After Gold Cup triumph, Sands eyes WCQ role, NYCFC silverware, & European ambition
August 12, 2021
WHEN THE 2021 GOLD CUP ended with the United States lifting the trophy in Las Vegas in changed the perception that many fans had on the player pool. Of course, many were aware of the start players featuring for Champions League clubs, and many are also aware that European teams are scouting and looking to sign young American players currently playing for MLS clubs. What the Gold Cup did, however, was answer that the current player pool, not just the future player pool, was deeper than expected ahead of World Cup qualifying.
James Sands, 21, was one of the players on that team who boosted his stock. Not only was he part of a defensive unit that conceded just one goal in the tournament, he also had to shift roles and adjust to increased responsibilities at the tournament progressed.
Early in the team’s third group stage game against Canada, team captain Walker Zimmerman was forced off the roster with a hamstring injury. Following that, Gregg Berhalter had to shift from a three central-defender set-up to a traditional four-man backline with two center backs. From there, Sands and Miles Robinson along with goalkeeper Matt Turner and defensive midfielder Kellyn Acosta were responsible for keeping the four toughest opponents off the board as the U.S. team won the title.
“Because it was my first run with the national team, I wasn't completely sure what to expect going into camp, but then I found my feet pretty quickly,” Sands said. “How we work in New York is pretty similar to how Gregg and his staff works. All the games were like good learning experiences. I thought the group games went well. The knockout games were kind of a different animal…Obviously, I understand that a lot of the top guys weren't there but I will always back myself. I really have a role to play for that team in the future.”
“I'm fairly certain that everybody was aware that a lot of the top guys were not there,” he added. “But I think it did serve as motivation a little bit just because it was largely a group of guys who are not going to get as many looks as the top guys in Europe. You never know when your next opportunity is going to come. That really worked in our favor in the tournament because we had a lot of guys just putting everything on the line, trying to show their best form to make a move for World Cup qualifying.”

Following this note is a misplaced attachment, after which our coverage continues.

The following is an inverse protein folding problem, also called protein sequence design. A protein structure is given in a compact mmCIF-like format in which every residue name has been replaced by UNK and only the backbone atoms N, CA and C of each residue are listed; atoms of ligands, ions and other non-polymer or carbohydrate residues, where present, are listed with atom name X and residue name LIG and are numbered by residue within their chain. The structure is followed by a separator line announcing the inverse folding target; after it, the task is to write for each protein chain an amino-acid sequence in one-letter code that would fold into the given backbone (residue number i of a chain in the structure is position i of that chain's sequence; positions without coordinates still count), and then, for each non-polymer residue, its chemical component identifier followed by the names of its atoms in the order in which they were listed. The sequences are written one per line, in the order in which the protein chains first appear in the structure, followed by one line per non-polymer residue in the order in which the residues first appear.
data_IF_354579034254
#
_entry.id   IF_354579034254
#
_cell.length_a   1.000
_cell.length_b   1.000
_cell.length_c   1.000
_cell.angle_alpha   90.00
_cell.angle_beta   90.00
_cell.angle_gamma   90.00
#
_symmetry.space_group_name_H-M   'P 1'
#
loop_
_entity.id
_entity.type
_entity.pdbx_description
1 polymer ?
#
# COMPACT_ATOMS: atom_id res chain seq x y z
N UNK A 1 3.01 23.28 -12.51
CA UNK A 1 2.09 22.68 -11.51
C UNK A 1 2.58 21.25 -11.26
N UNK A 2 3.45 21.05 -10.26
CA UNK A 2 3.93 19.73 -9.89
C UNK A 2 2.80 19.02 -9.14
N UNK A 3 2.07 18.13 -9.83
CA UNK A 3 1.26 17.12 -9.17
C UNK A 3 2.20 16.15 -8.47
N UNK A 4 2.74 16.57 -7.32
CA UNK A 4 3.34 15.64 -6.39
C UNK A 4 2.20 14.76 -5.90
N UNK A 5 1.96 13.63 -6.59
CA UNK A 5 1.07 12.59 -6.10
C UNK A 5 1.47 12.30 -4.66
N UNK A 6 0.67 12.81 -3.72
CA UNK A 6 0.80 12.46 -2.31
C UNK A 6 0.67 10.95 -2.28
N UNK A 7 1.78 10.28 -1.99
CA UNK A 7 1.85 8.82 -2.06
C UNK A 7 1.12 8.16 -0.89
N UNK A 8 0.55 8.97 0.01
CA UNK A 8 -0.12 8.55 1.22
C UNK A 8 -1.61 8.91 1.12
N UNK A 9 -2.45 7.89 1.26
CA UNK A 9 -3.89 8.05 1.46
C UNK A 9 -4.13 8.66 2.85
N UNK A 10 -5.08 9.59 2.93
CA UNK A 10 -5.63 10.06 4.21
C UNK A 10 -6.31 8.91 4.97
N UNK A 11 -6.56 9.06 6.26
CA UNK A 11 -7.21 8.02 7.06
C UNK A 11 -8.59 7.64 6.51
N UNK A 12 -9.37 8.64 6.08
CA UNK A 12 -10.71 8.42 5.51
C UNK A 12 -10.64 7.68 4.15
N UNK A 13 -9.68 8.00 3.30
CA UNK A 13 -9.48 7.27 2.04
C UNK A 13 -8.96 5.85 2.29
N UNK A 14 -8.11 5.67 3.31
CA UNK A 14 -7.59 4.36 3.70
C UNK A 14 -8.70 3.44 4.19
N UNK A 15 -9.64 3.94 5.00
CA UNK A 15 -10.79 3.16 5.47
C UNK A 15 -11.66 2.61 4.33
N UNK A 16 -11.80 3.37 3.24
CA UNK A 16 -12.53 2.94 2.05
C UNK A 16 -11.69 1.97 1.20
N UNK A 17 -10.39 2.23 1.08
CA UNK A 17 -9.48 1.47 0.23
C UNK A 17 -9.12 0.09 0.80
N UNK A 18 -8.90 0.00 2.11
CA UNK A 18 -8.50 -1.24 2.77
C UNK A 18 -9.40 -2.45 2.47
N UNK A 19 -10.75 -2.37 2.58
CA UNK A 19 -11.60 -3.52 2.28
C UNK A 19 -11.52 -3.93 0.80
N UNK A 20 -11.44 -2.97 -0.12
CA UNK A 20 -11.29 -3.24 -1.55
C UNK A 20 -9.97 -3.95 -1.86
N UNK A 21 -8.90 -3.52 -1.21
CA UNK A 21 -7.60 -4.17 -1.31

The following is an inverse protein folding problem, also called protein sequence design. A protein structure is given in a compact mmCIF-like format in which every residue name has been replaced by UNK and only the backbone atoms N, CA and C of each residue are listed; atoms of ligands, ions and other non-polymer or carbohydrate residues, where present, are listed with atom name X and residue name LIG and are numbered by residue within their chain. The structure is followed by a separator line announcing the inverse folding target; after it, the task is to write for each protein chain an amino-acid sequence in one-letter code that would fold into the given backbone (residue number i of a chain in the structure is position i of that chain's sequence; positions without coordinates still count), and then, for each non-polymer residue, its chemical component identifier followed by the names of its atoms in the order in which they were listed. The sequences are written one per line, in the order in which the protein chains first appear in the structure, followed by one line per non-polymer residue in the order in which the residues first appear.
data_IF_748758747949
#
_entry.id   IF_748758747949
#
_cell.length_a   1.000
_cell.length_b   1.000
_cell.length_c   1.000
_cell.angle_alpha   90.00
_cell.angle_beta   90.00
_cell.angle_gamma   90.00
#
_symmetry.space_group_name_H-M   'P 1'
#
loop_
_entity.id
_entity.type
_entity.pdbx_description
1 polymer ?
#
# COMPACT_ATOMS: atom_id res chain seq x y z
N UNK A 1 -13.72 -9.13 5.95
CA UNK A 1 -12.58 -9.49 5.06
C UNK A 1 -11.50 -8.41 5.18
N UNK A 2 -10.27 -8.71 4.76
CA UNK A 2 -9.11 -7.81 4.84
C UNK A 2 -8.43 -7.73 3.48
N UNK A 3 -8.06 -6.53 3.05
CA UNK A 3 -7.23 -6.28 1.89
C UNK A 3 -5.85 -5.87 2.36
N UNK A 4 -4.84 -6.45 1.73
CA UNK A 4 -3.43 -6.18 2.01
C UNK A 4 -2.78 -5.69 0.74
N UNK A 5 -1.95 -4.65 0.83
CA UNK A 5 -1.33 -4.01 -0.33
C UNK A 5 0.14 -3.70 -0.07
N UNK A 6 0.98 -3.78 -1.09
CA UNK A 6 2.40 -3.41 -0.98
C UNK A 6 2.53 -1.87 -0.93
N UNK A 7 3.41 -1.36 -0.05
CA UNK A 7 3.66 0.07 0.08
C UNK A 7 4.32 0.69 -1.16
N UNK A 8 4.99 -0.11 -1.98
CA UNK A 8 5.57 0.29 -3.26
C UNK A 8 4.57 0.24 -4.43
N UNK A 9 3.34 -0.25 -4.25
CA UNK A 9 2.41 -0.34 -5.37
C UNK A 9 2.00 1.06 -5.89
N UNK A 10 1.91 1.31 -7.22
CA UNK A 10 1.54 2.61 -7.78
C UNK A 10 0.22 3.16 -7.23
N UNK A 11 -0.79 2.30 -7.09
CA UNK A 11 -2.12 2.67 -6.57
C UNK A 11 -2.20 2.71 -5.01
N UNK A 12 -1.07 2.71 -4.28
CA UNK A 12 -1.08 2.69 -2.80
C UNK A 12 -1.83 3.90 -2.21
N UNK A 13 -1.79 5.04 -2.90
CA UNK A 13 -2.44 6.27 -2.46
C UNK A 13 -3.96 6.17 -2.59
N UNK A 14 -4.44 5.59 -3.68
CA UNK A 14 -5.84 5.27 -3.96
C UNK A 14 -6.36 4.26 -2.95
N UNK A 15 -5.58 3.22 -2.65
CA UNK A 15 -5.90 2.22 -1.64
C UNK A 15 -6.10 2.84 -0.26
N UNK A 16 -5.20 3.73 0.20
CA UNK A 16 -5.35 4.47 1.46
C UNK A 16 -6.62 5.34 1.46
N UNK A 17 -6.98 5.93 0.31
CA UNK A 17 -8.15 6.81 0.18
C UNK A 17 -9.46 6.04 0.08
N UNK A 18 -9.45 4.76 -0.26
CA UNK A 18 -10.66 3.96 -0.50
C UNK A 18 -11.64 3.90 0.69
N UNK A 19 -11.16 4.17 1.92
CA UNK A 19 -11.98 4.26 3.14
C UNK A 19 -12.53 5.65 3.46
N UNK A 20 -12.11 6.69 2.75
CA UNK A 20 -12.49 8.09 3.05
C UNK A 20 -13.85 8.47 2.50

Throughout his career, Sands has featured in both defensive midfield and central defense and he hasn’t quite settled into a position – while feeling comfortable at both. Moving forward for the national team, Sands is now in the mix for central defense and the list of players at that position is growing with solid options but the list is not quite settled. John Brooks is a starter but Chris Richards, Mark Mckenzie, Tim Ream, and Matt Miazga have all featured there this season. Walker Zimmerman was a the Gold Cup captain but it was Sands and Robinson who saw their stock rise at the Gold Cup.
This step up by James Sands into the midfield pocket from CCB in possession makes me swoon. pic.twitter.com/lseX57kFLt— Kevin Nelson (@Kevin_N_Nelson) July 18, 2021
Now looking ahead, Berhalter might bring four or five central defenders moving forward in qualifying and that could see spaces open.